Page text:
MP: It was back in the early 80's when I was just starting out. I worked for a neighborhood newspaper, The Whittier Globe, covering a state legislature race in which Karen Clark won and became the first openly gay state representative in Minnesota. The first presidential race was Walter Mondale when he ran for president.

SPD: Your photographs of the candidates have received a lot of attention, but the images of their supporters are in some ways more revelatory. How do you think about them as subjects? 
MP: I have always tried to photograph the supporters as a way to show what the policies of the candidates really are. When you turn the lens towards the listener you see who the candidate is trying to reach. I started to do this when I covered the former KKK grand duke David Duke when he ran for senate. He looked like every other candidate in the race. But if you showed his audience you could see the hate and racism that he was brewing.


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SPD: So much has been made of the animosity toward media in this election cycle. How does this play out in the actual event? Have you had any really difficult run-ins on the trail? 
MP: What is happening now is, when we are covering rallies, especially Donald Trump, his supporters come over and shout things at the media. Some of it is very hostile. It seems like they are the audience at a WWE match and they are yelling at the villain in the match. So I hope it is just part of the Show and that in the end no one will physically attack the media.

SPD: I noticed the photo of two photographers, Keith Buford and Damon Winter, both lying flat on the ground a Trump rally, which I loved. How physical is your work when you are shooting?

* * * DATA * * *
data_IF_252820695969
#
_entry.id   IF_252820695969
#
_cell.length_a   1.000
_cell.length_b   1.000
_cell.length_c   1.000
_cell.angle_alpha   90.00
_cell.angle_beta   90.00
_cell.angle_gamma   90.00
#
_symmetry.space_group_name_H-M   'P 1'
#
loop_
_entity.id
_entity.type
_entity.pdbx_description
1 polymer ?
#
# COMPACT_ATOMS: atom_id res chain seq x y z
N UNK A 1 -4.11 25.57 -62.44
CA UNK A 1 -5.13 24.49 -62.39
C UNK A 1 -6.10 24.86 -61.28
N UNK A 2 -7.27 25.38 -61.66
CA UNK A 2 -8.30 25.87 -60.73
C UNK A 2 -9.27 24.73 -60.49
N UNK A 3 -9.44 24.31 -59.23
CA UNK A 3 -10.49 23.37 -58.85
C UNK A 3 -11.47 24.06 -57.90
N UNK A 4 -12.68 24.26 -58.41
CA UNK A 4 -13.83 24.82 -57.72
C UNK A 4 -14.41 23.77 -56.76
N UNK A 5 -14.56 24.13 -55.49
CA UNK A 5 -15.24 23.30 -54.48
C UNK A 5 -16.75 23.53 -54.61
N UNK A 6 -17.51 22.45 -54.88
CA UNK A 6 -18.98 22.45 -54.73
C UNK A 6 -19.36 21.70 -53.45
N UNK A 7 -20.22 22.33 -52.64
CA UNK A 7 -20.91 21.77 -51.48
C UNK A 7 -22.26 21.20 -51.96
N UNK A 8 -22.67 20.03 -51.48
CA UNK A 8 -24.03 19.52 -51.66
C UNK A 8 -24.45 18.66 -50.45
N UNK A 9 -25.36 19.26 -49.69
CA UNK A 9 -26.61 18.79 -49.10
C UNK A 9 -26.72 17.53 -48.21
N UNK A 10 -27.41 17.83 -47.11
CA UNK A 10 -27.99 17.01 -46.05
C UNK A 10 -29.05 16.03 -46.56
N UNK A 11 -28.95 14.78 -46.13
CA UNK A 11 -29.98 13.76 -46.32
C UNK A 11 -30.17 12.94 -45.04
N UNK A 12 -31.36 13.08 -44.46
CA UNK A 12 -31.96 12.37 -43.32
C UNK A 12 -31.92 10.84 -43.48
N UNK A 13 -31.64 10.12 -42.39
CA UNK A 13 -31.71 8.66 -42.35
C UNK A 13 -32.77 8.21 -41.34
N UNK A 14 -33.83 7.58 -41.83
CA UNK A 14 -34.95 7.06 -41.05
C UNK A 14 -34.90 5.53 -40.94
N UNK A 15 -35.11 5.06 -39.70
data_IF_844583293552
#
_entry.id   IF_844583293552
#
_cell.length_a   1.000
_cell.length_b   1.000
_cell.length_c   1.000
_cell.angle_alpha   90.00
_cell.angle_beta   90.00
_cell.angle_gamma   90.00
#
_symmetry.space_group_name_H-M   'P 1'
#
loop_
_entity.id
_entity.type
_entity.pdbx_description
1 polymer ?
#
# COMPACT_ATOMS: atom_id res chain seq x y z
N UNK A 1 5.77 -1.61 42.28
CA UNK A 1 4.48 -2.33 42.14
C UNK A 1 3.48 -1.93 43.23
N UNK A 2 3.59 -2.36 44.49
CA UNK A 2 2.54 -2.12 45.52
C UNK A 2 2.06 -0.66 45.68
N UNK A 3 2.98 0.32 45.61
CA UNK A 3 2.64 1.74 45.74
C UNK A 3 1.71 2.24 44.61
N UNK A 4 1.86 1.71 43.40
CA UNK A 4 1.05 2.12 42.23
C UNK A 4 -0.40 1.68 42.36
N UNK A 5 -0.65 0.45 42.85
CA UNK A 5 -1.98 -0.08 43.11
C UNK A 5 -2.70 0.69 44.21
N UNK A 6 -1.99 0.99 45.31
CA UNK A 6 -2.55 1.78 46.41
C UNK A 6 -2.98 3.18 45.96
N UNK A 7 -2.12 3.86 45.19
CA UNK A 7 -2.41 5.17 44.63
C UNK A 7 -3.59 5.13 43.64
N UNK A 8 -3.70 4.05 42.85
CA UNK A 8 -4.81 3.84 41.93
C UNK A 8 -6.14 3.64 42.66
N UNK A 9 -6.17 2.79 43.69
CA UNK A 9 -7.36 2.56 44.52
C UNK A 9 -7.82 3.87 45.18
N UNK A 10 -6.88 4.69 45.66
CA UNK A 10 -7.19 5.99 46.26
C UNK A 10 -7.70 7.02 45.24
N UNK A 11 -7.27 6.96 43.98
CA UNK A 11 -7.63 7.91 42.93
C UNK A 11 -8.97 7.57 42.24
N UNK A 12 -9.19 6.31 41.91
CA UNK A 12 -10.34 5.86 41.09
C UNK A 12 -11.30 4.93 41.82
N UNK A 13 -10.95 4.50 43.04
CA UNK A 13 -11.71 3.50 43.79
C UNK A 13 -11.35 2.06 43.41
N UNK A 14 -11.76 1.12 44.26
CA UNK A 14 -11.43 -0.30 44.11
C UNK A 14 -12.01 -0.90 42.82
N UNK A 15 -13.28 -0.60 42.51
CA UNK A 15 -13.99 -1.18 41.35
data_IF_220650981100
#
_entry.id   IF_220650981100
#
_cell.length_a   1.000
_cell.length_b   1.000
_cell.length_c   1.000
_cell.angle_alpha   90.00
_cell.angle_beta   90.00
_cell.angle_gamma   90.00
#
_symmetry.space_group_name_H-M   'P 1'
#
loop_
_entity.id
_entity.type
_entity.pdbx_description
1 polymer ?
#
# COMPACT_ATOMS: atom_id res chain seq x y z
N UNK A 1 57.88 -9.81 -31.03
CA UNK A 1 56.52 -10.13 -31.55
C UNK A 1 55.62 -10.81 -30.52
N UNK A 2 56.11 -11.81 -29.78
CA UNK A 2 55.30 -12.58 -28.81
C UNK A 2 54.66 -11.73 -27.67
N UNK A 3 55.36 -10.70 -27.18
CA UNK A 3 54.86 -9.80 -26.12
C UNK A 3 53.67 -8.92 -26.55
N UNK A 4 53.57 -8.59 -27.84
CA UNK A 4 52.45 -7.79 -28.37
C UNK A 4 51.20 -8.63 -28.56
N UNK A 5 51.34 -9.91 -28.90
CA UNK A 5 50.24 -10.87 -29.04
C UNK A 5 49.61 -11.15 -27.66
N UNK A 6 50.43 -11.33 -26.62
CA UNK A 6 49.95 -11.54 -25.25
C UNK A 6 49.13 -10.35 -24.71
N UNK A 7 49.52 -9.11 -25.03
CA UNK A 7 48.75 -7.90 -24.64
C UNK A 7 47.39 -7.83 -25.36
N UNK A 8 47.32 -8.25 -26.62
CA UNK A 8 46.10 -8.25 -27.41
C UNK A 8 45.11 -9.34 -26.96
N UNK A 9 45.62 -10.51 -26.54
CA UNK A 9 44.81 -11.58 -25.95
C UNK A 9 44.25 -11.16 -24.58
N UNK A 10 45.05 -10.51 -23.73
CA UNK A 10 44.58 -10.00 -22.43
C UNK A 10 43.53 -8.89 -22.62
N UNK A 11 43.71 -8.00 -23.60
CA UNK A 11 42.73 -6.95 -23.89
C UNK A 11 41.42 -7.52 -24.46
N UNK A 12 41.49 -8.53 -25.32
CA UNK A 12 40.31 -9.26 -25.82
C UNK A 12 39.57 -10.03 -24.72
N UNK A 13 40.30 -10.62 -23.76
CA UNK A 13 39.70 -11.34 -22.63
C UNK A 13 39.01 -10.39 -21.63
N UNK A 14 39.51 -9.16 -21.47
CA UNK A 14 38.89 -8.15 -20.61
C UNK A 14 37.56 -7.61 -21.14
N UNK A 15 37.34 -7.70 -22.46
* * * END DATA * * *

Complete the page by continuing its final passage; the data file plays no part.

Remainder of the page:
MP: I asked them both if it was all right if I published that picture, and they were generous enough to say yes. I have the most respect for my fellow photographers who are making great pictures in this campaign everyday. For me photography is very physical. You have to move and react very quickly and when it is crowded and chaotic it is very hard.

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SPD: There are several great images of campaign photographers in the book. I'm thinking in particular of an image of Trump in a car, framed by the reflection of a photographer that kind of looks like you. Is it?
MP: I wish I looked that tall and handsome. That is another photographer reflected. 

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SPD: Is that nod to self-portraiture intentional?
That was a very hard shot. I was reaching a flash around the car door and putting it into the car so it would light Trump. I knew that something would reflect on the window from the outside and I was hoping it would be the media scrum surrounding the car. So I was hoping for something I couldn't see and also hoping Trump wouldn't close the door on my hand.

MP: You are exposed to such intensity of feeling and emotion at these events. How do you deal with it? 
A lot of the time I put headphones on and listen to music. I play different music to put me in different moods.